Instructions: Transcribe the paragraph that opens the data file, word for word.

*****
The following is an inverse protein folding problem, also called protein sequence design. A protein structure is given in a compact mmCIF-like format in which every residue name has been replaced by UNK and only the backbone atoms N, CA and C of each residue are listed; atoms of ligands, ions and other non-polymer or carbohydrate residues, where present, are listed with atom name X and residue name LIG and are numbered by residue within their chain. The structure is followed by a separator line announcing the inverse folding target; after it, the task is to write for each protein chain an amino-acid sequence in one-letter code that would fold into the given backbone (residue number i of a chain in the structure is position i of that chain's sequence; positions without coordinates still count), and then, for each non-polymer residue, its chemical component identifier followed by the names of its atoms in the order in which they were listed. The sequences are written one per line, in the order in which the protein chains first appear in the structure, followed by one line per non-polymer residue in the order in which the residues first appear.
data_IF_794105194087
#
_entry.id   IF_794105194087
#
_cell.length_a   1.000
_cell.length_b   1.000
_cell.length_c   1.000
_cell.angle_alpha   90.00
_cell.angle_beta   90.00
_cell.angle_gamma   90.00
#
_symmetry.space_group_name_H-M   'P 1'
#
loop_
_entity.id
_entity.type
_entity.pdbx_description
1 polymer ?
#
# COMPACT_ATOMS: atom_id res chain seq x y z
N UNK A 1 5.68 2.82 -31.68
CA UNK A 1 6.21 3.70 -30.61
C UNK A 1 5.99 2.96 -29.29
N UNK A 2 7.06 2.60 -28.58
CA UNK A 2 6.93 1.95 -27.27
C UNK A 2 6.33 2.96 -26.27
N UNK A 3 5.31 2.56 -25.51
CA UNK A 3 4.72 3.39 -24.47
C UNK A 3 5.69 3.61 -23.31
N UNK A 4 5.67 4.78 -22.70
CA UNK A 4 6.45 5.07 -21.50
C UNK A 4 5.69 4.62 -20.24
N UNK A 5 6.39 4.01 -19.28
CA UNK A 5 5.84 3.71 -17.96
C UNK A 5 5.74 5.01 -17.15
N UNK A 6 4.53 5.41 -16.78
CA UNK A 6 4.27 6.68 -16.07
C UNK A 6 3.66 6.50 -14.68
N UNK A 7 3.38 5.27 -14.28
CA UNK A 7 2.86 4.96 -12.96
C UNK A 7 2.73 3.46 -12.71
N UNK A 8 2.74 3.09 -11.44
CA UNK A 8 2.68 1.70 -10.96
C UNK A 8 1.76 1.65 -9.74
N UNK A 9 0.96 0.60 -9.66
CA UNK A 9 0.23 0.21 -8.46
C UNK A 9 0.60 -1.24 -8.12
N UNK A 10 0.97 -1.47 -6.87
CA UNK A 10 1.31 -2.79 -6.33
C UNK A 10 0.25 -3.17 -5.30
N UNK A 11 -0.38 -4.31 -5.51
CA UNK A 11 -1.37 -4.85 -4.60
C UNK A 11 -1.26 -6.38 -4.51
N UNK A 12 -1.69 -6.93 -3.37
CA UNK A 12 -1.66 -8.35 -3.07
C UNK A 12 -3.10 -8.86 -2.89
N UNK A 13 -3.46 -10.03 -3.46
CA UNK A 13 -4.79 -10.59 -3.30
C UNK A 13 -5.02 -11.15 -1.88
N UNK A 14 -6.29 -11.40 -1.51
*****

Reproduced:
The following is an inverse protein folding problem, also called protein sequence design. A protein structure is given in a compact mmCIF-like format in which every residue name has been replaced by UNK and only the backbone atoms N, CA and C of each residue are listed; atoms of ligands, ions and other non-polymer or carbohydrate residues, where present, are listed with atom name X and residue name LIG and are numbered by residue within their chain. The structure is followed by a separator line announcing the inverse folding target; after it, the task is to write for each protein chain an amino-acid sequence in one-letter code that would fold into the given backbone (residue number i of a chain in the structure is position i of that chain's sequence; positions without coordinates still count), and then, for each non-polymer residue, its chemical component identifier followed by the names of its atoms in the order in which they were listed. The sequences are written one per line, in the order in which the protein chains first appear in the structure, followed by one line per non-polymer residue in the order in which the residues first appear.